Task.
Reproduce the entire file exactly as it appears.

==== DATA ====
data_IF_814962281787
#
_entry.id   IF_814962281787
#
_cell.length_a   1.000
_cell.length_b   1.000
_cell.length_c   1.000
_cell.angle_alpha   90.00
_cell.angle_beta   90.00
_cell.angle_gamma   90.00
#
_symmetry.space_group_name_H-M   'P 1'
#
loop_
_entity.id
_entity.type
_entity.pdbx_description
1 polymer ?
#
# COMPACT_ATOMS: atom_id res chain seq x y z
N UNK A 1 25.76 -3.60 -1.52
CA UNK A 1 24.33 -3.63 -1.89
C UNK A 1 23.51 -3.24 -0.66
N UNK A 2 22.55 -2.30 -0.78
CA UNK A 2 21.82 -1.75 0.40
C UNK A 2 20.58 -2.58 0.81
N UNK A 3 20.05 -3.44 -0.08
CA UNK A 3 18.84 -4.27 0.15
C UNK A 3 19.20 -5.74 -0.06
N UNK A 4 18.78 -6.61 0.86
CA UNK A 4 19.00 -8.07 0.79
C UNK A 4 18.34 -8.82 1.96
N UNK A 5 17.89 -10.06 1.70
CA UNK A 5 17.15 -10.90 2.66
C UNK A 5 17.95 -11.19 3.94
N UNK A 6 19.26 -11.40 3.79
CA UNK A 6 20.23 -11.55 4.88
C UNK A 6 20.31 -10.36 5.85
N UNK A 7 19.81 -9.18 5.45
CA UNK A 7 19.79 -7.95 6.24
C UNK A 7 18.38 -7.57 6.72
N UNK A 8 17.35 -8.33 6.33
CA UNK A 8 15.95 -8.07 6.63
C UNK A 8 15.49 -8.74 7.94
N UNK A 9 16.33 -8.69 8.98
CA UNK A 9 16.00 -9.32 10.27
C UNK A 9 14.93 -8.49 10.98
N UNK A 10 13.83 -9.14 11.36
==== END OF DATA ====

data_IF_814962281787
#
_entry.id   IF_814962281787
#
_cell.length_a   1.000
_cell.length_b   1.000
_cell.length_c   1.000
_cell.angle_alpha   90.00
_cell.angle_beta   90.00
_cell.angle_gamma   90.00
#
_symmetry.space_group_name_H-M   'P 1'
#
loop_
_entity.id
_entity.type
_entity.pdbx_description
1 polymer ?
#
# COMPACT_ATOMS: atom_id res chain seq x y z
N UNK A 1 25.76 -3.60 -1.52
CA UNK A 1 24.33 -3.63 -1.89
C UNK A 1 23.51 -3.24 -0.66
N UNK A 2 22.55 -2.30 -0.78
CA UNK A 2 21.82 -1.75 0.40
C UNK A 2 20.58 -2.58 0.81
N UNK A 3 20.05 -3.44 -0.08
CA UNK A 3 18.84 -4.27 0.15
C UNK A 3 19.20 -5.74 -0.06
N UNK A 4 18.78 -6.61 0.86
CA UNK A 4 19.00 -8.07 0.79
C UNK A 4 18.34 -8.82 1.96
N UNK A 5 17.89 -10.06 1.70
CA UNK A 5 17.15 -10.90 2.66
C UNK A 5 17.95 -11.19 3.94
N UNK A 6 19.26 -11.40 3.79
CA UNK A 6 20.23 -11.55 4.88
C UNK A 6 20.31 -10.36 5.85
N UNK A 7 19.81 -9.18 5.45
CA UNK A 7 19.79 -7.95 6.24
C UNK A 7 18.38 -7.57 6.72
N UNK A 8 17.35 -8.33 6.33
CA UNK A 8 15.95 -8.07 6.63
C UNK A 8 15.49 -8.74 7.94
N UNK A 9 16.33 -8.69 8.98
CA UNK A 9 16.00 -9.32 10.27
C UNK A 9 14.93 -8.49 10.98
N UNK A 10 13.83 -9.14 11.36